No, the filter is not safe!
Please do not use a mask's article or talk page to discuss filter safety.
|Filters listed in this article are known to contain materials hazardous to health |
Exercise caution when handling and storing.
Refrain from using these filters.
Seek medical advice if you have any concerns.
The GP-5 filter canister is a Soviet-made 40mm (GOST thread) combination NBC filter issued for civil defence purposes. Introduced during the 1960s, the filter, issued in the GP-5 kit, was mass manufactured, and is the most common filter in the world at present.
GP-5 filters come in a olive-drab colored canister with a screw-on cap whose color varies on what batch the filter is. It features exterior markings that show the filter model, batch and year of manufacture and other markings on the top, bottom and on the inlet aperture itself. The filter weighs average and the canister, being metal, is prone to dents and scratches. The filter uses a particulate filter for aerosols, smoke and viruses and has a carbon bed for vapors and other chemicals. The carbon bed appears to be inside a cotton enclosure. The contents are held by a metallic frame inside the canister.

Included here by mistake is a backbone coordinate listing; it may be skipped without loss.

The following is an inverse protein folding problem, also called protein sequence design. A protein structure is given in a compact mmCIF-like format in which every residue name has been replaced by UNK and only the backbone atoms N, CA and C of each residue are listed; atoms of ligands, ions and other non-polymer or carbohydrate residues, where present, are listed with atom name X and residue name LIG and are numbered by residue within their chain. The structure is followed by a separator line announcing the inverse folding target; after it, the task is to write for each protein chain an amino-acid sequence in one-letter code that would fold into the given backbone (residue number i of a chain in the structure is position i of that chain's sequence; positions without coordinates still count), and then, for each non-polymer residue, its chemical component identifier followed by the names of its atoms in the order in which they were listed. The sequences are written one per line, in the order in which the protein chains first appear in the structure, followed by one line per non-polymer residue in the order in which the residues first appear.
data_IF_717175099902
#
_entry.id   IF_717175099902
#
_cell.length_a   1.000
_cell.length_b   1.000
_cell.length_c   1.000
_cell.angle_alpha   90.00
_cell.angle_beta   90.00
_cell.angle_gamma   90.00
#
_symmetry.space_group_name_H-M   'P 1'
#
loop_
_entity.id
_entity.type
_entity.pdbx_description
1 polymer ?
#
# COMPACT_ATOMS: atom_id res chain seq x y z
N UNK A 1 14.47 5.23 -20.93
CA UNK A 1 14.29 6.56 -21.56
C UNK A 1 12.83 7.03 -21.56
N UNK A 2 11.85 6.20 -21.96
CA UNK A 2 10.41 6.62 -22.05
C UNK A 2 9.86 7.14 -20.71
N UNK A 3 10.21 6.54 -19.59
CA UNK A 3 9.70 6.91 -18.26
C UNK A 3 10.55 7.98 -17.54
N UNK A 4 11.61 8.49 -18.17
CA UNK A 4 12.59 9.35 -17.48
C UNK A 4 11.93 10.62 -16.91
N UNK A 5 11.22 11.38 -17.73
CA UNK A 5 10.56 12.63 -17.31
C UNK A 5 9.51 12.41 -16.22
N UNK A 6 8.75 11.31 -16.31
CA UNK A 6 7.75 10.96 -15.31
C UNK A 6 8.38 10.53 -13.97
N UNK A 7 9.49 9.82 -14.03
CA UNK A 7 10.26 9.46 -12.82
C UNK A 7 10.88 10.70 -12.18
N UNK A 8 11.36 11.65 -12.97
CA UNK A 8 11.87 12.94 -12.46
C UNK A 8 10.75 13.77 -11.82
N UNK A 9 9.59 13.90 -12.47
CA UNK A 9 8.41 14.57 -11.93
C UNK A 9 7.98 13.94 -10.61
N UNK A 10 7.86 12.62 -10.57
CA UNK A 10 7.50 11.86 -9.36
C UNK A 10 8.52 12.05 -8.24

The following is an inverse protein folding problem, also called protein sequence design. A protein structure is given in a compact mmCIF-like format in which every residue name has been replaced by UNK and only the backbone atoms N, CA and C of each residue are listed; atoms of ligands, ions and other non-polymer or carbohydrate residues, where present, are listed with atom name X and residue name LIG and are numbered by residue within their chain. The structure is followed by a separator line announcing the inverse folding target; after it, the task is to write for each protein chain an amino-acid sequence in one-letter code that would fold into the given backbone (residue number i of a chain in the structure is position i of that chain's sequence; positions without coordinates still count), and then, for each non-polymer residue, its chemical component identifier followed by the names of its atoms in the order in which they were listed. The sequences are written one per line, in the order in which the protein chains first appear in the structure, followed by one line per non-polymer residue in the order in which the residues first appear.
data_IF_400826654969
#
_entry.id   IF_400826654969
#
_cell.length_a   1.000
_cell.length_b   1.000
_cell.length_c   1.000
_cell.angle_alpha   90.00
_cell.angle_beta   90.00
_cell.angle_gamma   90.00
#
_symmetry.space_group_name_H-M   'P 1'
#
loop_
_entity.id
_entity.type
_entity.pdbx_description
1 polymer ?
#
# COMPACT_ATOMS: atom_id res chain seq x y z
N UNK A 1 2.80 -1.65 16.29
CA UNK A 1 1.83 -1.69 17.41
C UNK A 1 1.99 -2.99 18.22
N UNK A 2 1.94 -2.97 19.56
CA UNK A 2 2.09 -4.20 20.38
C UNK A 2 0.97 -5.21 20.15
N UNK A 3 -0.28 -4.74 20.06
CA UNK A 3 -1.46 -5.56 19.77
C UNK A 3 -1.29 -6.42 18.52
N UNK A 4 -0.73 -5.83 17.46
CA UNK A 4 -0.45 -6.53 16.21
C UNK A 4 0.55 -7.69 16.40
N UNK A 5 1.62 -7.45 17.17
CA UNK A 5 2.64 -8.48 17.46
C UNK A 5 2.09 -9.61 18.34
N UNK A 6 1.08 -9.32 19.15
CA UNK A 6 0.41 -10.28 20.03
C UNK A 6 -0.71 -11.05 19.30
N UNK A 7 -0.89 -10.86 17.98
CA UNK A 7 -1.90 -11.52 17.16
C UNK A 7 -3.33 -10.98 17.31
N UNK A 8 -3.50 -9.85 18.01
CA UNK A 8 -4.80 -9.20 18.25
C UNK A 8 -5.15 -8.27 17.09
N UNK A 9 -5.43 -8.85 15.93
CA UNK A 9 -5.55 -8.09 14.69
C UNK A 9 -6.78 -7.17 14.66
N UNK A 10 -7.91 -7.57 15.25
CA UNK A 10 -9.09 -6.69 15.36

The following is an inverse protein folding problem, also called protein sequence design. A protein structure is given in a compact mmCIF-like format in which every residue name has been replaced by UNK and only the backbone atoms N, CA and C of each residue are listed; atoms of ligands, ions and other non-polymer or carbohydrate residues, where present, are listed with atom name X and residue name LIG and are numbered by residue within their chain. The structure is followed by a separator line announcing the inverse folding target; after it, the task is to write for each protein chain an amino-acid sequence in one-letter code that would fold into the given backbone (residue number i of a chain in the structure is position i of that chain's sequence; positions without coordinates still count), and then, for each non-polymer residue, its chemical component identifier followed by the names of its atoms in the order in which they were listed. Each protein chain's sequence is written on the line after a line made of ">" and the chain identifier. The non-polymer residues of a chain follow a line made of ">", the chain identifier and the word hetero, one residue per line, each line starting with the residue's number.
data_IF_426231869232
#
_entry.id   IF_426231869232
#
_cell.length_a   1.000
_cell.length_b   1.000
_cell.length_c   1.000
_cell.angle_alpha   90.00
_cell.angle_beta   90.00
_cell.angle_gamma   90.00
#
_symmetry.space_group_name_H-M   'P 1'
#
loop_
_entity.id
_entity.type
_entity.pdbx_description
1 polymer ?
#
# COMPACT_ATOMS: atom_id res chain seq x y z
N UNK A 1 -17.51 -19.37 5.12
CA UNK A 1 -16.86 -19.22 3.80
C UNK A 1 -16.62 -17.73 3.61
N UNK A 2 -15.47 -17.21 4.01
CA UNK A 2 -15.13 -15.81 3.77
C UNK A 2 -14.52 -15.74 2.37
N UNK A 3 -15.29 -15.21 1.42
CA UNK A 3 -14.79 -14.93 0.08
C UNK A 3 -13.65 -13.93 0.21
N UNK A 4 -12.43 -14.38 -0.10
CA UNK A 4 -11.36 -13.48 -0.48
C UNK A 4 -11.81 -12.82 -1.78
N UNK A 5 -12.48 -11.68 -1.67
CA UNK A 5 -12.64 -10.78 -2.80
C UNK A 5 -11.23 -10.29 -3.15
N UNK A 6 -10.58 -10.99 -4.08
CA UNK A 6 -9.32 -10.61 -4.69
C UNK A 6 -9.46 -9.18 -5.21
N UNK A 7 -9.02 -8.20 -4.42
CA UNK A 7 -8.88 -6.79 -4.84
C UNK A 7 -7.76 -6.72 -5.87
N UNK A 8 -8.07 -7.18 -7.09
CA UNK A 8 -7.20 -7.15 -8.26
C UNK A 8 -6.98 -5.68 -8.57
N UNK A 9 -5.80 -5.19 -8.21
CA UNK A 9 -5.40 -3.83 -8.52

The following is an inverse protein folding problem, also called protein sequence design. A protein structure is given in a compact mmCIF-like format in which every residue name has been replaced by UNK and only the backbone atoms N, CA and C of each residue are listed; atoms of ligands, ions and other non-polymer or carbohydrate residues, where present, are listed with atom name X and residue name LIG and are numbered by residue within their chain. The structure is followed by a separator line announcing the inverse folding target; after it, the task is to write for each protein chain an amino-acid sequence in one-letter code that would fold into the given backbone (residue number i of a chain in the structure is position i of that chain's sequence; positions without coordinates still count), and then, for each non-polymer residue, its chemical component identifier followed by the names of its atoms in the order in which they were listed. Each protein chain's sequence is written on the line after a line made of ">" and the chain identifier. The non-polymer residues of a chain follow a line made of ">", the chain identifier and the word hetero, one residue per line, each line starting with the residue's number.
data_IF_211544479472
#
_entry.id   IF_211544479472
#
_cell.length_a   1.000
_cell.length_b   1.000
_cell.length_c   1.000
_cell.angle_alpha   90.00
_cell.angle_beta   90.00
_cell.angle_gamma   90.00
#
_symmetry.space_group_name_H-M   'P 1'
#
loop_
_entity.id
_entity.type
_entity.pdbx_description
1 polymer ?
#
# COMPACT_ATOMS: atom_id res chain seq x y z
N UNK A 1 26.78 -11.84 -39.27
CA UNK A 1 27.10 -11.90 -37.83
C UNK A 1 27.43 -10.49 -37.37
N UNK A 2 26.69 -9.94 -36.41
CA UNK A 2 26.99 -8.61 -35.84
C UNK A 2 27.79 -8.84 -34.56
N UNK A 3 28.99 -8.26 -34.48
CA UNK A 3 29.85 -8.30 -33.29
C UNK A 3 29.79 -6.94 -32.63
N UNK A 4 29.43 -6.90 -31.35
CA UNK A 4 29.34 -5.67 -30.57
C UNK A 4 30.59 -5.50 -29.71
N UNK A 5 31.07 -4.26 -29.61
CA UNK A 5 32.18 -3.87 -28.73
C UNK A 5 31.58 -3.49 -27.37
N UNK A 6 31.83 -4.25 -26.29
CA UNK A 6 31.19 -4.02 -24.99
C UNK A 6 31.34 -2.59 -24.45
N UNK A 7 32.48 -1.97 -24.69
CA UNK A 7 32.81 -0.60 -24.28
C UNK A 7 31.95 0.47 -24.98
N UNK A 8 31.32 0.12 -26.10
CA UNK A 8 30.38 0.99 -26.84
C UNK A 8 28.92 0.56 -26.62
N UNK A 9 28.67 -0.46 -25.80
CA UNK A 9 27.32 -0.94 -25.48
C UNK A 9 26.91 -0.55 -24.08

The markings on the filter are very basic, on the top the model designation can be found which is ГП-5 (GP-5) under it the manufacturing date in day-month-year format and next to this the charcoal mass in grams is placed. Under these the batch number can be seen (Ф-xxx).
Lab reports from the Netherlands and Finland have confirmed the presence of asbestos in the GP-5 filter, in both the particulate filter, and the activated carbon (likely due to contamination), in filters produced up to at least 1988, with use in subsequent years seeming certain. 
The GP-5 Filter, despite its age and content, is still being sold around the world and many distributors stock them as entry-level filters.